Results from an International Tobacco Control (ITC) United States Supplemental Survey, published recently in the journal BMC Public Health , reveal that smokers strongly favor decreasing the addictiveness of cigarettes.
Lead investigator Andrew Hyland, PhD, Chair of the Department of Health Behavior at the Roswell Park Cancer Institute (RPCI), and his team, surveyed 678 smokers between November 2009 and January 2010 on their attitudes and beliefs about the Family Smoking Prevention and Tobacco Control Act (FSPTCA). In 2009, the Act was signed into law, authorizing the U.S. Food & Drug Administration (FDA) authority to control the manufacturing, marketing and sale of tobacco products, with a mandate to reduce tobacco-related disease and death.
Dr. Hyland explained:
“These baseline data were collected shortly after passage of the FDA law and prior to enactment of specific regulatory measures. These initial levels of support or opposition for specific policy measures are useful to inform policy development and highlight the need to continue to educate smokers and the public at large about the purpose behind the regulations.”
The survey findings revealed, that:
- 71% of smokers did not know that the FDA is authorized to regulate tobacco.
- 67% of smokers are in favor of reducing nicotine levels in cigarettes – if nicotine was available in a non-cigarette form.
- 67% of smokers reported supporting banning cigarette advertising, promotion, and marketing activities.
- 41% of smokers reported they would agree to a law that would ban additives and flavoring that make cigarettes less harsh.
Dr. Hyland comments:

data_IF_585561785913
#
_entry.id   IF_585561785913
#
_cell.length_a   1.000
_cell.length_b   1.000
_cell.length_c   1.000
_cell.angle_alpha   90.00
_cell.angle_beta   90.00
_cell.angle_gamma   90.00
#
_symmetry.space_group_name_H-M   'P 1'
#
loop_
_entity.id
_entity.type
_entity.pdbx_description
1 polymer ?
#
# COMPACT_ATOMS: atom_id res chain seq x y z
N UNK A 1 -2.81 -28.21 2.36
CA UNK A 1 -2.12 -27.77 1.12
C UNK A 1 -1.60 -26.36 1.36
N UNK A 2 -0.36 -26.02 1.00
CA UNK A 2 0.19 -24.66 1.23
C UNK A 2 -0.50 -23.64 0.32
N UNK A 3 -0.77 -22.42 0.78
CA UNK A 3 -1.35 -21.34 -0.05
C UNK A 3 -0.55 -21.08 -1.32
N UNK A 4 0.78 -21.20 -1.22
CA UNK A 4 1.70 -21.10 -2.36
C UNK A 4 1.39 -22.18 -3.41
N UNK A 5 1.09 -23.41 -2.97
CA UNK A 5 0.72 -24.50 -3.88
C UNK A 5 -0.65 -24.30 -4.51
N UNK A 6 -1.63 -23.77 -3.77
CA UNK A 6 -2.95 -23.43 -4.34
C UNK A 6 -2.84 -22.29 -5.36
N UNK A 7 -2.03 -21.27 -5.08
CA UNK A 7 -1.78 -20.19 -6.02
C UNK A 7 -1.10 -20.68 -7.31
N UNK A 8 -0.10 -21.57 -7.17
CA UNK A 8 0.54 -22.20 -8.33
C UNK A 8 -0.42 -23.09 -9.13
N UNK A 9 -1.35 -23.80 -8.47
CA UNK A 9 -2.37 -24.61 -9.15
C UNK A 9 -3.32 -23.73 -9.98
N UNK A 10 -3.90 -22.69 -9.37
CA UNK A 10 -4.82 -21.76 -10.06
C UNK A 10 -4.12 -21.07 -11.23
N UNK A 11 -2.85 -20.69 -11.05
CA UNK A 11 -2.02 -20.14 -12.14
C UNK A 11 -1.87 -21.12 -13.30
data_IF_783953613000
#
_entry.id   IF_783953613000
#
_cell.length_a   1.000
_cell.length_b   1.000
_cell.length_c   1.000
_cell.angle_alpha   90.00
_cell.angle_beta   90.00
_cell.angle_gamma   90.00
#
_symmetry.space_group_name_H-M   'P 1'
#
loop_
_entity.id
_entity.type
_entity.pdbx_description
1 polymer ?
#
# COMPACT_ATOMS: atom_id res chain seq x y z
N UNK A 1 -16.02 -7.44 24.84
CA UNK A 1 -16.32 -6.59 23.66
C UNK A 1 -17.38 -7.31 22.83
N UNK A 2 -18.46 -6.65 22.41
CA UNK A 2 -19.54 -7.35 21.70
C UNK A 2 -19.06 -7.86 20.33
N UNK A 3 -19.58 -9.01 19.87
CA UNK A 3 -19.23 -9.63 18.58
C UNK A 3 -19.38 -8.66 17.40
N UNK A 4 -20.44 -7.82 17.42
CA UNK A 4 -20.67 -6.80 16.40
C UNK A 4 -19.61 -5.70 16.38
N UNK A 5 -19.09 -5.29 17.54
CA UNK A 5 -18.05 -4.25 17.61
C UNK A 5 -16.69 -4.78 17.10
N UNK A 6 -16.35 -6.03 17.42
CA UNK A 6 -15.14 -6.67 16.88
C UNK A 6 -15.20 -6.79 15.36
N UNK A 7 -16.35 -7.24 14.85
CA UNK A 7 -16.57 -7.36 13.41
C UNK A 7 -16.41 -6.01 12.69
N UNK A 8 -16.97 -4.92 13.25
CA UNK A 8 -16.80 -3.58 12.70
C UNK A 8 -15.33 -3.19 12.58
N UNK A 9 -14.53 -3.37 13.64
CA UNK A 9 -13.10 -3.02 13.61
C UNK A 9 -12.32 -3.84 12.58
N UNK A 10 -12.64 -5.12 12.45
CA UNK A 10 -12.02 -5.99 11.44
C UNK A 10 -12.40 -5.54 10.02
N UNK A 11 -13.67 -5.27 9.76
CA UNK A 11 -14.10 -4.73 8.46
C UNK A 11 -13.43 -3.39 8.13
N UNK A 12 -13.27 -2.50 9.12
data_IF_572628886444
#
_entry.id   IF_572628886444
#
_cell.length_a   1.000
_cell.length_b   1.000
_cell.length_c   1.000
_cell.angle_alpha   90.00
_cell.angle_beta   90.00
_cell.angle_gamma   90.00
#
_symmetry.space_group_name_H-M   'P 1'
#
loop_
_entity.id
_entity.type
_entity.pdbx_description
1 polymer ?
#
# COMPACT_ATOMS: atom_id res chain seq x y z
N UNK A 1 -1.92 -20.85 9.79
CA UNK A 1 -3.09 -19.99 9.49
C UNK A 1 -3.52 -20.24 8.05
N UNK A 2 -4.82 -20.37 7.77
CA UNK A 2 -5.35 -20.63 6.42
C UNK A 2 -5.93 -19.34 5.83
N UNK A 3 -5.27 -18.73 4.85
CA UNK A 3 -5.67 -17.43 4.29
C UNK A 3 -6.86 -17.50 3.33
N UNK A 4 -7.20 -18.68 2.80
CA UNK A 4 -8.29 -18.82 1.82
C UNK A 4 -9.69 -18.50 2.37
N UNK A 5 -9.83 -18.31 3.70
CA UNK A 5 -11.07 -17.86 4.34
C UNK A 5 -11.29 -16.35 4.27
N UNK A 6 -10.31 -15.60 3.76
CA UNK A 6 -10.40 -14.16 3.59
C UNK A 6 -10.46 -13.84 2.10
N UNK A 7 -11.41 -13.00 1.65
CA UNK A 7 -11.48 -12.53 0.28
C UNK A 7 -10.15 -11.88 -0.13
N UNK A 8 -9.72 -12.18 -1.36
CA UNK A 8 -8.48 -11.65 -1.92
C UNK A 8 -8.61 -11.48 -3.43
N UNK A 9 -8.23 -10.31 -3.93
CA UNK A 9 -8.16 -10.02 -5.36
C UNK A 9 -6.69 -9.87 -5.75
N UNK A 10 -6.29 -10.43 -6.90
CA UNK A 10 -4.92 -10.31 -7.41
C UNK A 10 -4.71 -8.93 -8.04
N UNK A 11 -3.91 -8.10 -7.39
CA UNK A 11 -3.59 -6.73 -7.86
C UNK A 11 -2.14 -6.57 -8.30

“To date, little is known about the attitudes toward the FDA’s new role in regulating tobacco products. Our research found that most smokers were supportive of efforts to make tobacco products less addictive, to ban advertising, and to better inform the public about health risks.”
The ITC United States Survey started in 2002 and has been conducted almost every year in conjunction with ITC surveys in Canada, United Kingdom, and Australia, who are part of the global ITC Project. The project performs similar surveys in over 20 countries, which combined, account for over half of the world’s population, in order to assess the affects of tobacco control policies, including warning pictures, higher taxes on tobacco products, advertising and promotion bans as well as smoke-free laws.
Dr. Hyland states:
“We are in the process of comparing our data on support for tobacco-control policies in the U.S. to support what we’ve found in other countries. This will allow us to understand tobacco use and the potential of FDA policies to reduce tobacco use not only here in the U.S. but throughout the world.”
Written by Petra Rattue